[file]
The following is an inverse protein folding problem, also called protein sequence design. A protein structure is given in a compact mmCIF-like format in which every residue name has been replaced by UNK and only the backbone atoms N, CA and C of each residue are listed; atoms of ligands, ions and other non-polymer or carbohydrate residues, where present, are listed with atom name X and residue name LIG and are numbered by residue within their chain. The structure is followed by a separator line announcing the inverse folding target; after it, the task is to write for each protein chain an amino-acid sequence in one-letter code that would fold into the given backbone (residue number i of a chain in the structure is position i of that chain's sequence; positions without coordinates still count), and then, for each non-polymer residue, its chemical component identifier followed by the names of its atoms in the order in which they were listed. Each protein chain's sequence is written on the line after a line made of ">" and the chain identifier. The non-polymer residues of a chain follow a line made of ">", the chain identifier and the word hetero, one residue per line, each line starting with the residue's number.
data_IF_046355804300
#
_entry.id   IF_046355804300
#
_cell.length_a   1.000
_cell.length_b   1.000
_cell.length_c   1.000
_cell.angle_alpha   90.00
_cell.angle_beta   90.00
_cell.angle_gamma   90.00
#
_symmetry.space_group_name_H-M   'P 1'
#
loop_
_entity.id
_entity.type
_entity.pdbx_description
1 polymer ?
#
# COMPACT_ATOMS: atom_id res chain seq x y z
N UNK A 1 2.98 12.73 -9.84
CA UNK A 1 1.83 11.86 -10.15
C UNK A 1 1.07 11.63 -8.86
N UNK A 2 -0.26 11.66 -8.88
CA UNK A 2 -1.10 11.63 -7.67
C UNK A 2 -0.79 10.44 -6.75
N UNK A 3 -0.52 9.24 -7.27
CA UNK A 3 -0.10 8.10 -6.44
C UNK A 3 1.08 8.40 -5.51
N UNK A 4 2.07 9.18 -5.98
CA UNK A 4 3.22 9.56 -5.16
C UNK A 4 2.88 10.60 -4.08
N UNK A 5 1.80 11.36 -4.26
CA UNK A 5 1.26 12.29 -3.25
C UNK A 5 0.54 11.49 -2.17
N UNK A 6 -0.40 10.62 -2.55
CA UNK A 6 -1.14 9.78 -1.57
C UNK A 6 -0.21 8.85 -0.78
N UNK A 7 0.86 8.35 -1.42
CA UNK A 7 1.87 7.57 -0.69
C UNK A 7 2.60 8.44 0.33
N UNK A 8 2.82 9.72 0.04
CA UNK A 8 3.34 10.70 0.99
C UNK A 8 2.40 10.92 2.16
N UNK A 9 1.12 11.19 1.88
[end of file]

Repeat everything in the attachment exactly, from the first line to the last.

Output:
The following is an inverse protein folding problem, also called protein sequence design. A protein structure is given in a compact mmCIF-like format in which every residue name has been replaced by UNK and only the backbone atoms N, CA and C of each residue are listed; atoms of ligands, ions and other non-polymer or carbohydrate residues, where present, are listed with atom name X and residue name LIG and are numbered by residue within their chain. The structure is followed by a separator line announcing the inverse folding target; after it, the task is to write for each protein chain an amino-acid sequence in one-letter code that would fold into the given backbone (residue number i of a chain in the structure is position i of that chain's sequence; positions without coordinates still count), and then, for each non-polymer residue, its chemical component identifier followed by the names of its atoms in the order in which they were listed. Each protein chain's sequence is written on the line after a line made of ">" and the chain identifier. The non-polymer residues of a chain follow a line made of ">", the chain identifier and the word hetero, one residue per line, each line starting with the residue's number.
data_IF_046355804300
#
_entry.id   IF_046355804300
#
_cell.length_a   1.000
_cell.length_b   1.000
_cell.length_c   1.000
_cell.angle_alpha   90.00
_cell.angle_beta   90.00
_cell.angle_gamma   90.00
#
_symmetry.space_group_name_H-M   'P 1'
#
loop_
_entity.id
_entity.type
_entity.pdbx_description
1 polymer ?
#
# COMPACT_ATOMS: atom_id res chain seq x y z
N UNK A 1 2.98 12.73 -9.84
CA UNK A 1 1.83 11.86 -10.15
C UNK A 1 1.07 11.63 -8.86
N UNK A 2 -0.26 11.66 -8.88
CA UNK A 2 -1.10 11.63 -7.67
C UNK A 2 -0.79 10.44 -6.75
N UNK A 3 -0.52 9.24 -7.27
CA UNK A 3 -0.10 8.10 -6.44
C UNK A 3 1.08 8.40 -5.51
N UNK A 4 2.07 9.18 -5.98
CA UNK A 4 3.22 9.56 -5.16
C UNK A 4 2.88 10.60 -4.08
N UNK A 5 1.80 11.36 -4.26
CA UNK A 5 1.26 12.29 -3.25
C UNK A 5 0.54 11.49 -2.17
N UNK A 6 -0.40 10.62 -2.55
CA UNK A 6 -1.14 9.78 -1.57
C UNK A 6 -0.21 8.85 -0.78
N UNK A 7 0.86 8.35 -1.42
CA UNK A 7 1.87 7.57 -0.69
C UNK A 7 2.60 8.44 0.33
N UNK A 8 2.82 9.72 0.04
CA UNK A 8 3.34 10.70 0.99
C UNK A 8 2.40 10.92 2.16
N UNK A 9 1.12 11.19 1.88